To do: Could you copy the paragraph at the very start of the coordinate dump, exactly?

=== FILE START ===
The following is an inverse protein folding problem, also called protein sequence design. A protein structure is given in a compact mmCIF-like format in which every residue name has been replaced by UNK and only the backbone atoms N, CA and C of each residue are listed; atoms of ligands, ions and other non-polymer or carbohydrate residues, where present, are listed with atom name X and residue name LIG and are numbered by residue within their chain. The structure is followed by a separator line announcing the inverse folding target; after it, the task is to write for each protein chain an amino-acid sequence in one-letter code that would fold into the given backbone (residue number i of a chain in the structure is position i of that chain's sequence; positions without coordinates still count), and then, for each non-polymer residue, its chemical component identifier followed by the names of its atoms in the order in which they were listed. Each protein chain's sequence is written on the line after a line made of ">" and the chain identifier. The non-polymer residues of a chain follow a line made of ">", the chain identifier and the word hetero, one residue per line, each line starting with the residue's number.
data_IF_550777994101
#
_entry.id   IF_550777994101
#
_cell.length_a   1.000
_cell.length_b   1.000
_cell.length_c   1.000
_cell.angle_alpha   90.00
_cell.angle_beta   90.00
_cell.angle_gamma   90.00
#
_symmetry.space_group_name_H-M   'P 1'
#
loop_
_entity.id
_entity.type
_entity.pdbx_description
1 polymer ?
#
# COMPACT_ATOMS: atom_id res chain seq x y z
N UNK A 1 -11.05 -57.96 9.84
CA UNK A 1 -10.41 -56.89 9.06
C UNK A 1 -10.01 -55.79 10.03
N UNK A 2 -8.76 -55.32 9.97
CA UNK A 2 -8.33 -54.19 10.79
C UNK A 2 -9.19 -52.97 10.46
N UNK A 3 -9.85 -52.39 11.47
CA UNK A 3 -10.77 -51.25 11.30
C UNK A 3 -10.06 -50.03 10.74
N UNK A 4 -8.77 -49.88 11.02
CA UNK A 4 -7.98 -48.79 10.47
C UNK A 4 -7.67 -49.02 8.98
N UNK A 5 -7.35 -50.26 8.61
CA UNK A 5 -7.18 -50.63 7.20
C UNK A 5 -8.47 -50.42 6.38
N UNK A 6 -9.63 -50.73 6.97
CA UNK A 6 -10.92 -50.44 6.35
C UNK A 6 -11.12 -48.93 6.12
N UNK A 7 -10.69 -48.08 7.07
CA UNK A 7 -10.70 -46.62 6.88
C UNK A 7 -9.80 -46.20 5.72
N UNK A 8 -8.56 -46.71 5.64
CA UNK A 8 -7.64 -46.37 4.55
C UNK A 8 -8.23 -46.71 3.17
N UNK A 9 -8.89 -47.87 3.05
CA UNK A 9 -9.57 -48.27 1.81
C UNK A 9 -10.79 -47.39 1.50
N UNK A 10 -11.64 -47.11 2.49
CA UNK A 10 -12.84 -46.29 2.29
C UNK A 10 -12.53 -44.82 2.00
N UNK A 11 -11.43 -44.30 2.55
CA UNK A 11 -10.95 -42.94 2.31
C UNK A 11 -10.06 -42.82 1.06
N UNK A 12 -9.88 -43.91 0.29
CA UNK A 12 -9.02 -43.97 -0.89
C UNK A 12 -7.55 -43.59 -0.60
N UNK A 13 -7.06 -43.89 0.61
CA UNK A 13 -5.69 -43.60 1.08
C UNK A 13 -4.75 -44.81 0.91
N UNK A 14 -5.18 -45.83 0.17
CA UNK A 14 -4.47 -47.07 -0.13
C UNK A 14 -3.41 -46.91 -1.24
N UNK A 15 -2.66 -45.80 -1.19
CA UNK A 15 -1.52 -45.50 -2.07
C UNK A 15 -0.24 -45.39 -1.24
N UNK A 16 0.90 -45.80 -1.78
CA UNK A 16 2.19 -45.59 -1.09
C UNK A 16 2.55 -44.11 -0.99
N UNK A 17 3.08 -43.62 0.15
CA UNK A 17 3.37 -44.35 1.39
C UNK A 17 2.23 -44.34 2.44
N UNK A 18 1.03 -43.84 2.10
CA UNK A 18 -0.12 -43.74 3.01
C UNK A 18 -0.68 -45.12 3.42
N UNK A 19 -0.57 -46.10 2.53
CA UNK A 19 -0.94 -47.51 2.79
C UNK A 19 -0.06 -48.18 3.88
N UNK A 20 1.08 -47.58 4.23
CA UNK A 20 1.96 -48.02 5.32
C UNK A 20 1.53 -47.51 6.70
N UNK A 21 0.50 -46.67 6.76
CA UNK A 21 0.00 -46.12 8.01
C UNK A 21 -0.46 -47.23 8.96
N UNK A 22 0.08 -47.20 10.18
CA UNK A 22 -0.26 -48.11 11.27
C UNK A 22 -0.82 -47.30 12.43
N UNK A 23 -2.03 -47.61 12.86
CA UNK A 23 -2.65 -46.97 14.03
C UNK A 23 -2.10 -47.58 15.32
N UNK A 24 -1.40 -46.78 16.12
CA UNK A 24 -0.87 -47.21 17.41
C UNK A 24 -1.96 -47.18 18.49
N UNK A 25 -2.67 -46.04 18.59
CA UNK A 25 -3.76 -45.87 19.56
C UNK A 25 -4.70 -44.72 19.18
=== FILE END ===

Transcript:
The following is an inverse protein folding problem, also called protein sequence design. A protein structure is given in a compact mmCIF-like format in which every residue name has been replaced by UNK and only the backbone atoms N, CA and C of each residue are listed; atoms of ligands, ions and other non-polymer or carbohydrate residues, where present, are listed with atom name X and residue name LIG and are numbered by residue within their chain. The structure is followed by a separator line announcing the inverse folding target; after it, the task is to write for each protein chain an amino-acid sequence in one-letter code that would fold into the given backbone (residue number i of a chain in the structure is position i of that chain's sequence; positions without coordinates still count), and then, for each non-polymer residue, its chemical component identifier followed by the names of its atoms in the order in which they were listed. Each protein chain's sequence is written on the line after a line made of ">" and the chain identifier. The non-polymer residues of a chain follow a line made of ">", the chain identifier and the word hetero, one residue per line, each line starting with the residue's number.